Shares of Netflix Inc. (NFLX) have risen by about 17% since the media company's stock reached a year-to-date low in September, and many analysts and investors expect the stock to keep climbing. However, analysts like Wells Fargo's Steven Cahall are pushing back, calling for Netflix to decline by as much as 15%, according to a recent report by Barron's. The company could face losses as it boosts spending to keep up with rival streaming services provided by Walt Disney Co. (DIS) and Apple Inc. (AAPL).

Netflix shares fell far more steeply than the market in Monday afternoon on weaker than expected economic data.

Spending Squeeze on Free Cash Flow

With the new Disney+ and Apple TV+ streaming services launched in November by two major rivals, Netflix is up against its toughest streaming competition yet. Netflix CEO Reed Hastings has indicated that content production costs are likely to rise as a result, per Barron's. According to Cahall, the added costs could reverse the company's free cash flow. Consensus expectations currently forecast positive aggregate cash flow of $8.8 billion during the next 5 years. But Cahall estimates Netflix, instead, could post a negative aggregate cash flow of $9.3 billion during the same period. Cahall explains that his team believes the company "can achieve the street's sub growth expectations but those subs will be more expensive than investors realize."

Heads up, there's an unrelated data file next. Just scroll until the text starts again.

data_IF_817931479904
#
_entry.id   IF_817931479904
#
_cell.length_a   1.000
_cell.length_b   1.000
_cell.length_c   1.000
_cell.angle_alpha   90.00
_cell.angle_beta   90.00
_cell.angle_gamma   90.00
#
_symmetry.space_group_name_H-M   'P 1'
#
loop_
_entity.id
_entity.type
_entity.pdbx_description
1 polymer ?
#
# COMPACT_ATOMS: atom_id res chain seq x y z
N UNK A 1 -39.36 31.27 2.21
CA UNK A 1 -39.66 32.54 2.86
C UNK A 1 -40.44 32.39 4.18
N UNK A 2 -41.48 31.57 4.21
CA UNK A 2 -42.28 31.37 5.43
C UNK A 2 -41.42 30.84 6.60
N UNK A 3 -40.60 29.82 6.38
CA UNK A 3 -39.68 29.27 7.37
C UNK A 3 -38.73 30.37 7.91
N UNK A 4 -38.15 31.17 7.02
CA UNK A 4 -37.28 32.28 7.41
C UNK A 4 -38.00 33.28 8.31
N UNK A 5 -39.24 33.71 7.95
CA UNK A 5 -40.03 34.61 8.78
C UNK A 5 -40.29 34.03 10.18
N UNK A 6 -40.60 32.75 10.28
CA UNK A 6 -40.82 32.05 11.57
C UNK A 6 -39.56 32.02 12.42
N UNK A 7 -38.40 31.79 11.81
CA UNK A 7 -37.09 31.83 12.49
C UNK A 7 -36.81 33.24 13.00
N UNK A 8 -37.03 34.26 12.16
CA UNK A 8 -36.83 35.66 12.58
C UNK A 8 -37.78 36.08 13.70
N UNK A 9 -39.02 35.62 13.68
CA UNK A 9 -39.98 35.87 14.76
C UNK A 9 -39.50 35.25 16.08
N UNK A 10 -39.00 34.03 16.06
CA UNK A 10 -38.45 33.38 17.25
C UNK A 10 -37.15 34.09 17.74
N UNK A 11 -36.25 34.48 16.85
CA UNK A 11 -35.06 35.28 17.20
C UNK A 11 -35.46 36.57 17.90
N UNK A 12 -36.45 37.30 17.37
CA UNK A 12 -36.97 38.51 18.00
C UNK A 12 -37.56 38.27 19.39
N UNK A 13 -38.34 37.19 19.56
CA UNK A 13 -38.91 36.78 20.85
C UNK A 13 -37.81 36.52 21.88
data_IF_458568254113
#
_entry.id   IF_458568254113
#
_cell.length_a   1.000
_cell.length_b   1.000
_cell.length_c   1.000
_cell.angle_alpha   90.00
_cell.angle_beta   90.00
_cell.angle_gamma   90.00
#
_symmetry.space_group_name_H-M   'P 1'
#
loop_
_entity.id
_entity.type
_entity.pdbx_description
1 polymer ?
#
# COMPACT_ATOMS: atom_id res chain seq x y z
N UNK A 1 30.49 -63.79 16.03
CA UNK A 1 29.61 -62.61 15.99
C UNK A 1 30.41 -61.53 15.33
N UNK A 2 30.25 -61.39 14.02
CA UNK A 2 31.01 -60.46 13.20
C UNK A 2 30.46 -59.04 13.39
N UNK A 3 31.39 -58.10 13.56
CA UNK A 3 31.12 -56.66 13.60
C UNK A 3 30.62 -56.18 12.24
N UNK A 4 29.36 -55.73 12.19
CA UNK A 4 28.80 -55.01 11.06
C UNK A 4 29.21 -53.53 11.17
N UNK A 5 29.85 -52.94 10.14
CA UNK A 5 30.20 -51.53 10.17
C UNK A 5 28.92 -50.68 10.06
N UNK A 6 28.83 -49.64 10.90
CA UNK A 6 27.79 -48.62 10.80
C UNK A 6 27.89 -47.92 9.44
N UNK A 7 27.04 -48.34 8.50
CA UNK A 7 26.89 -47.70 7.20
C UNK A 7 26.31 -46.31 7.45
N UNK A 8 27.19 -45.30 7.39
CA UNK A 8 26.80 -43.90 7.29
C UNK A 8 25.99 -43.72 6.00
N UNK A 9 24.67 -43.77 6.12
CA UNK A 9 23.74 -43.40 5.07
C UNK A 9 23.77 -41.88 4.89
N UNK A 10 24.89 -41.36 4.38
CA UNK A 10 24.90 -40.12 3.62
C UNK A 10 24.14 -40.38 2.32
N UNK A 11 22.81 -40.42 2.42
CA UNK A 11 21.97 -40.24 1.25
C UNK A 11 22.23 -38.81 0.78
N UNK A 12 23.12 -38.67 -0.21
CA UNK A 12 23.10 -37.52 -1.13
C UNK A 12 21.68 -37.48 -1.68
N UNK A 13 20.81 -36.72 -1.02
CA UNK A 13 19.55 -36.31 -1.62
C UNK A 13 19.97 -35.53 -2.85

What It Means for Investors

Part of the added production costs for Netflix may come from its shift to movies from television programming. Indeed, Netflix is selling about $2 billion of bonds, increasing its debt in order to finance the additional content production costs. Besides adding to its costs and its debt, Netflix has also faced recent subscriber shortfalls. The company's stock slumped earlier in the year following disappointing subscriber numbers for Q2 2019. In the quarter, the company signed up only 2.8 million international customers, about 2 million shy of expectations. It lost 130,000 domestic customers as well.

What's Next

To be sure, Netflix offers a variety of TV and entertainment content matched by few rivals right now, one reason many investors remain bullish on the stock. But the company's competitive position could worsen as even more competitors enter the streaming race. Telecom and entertainment giant AT&T Inc. (T), for one, plans to launch its HBO Max streaming platform in 2020.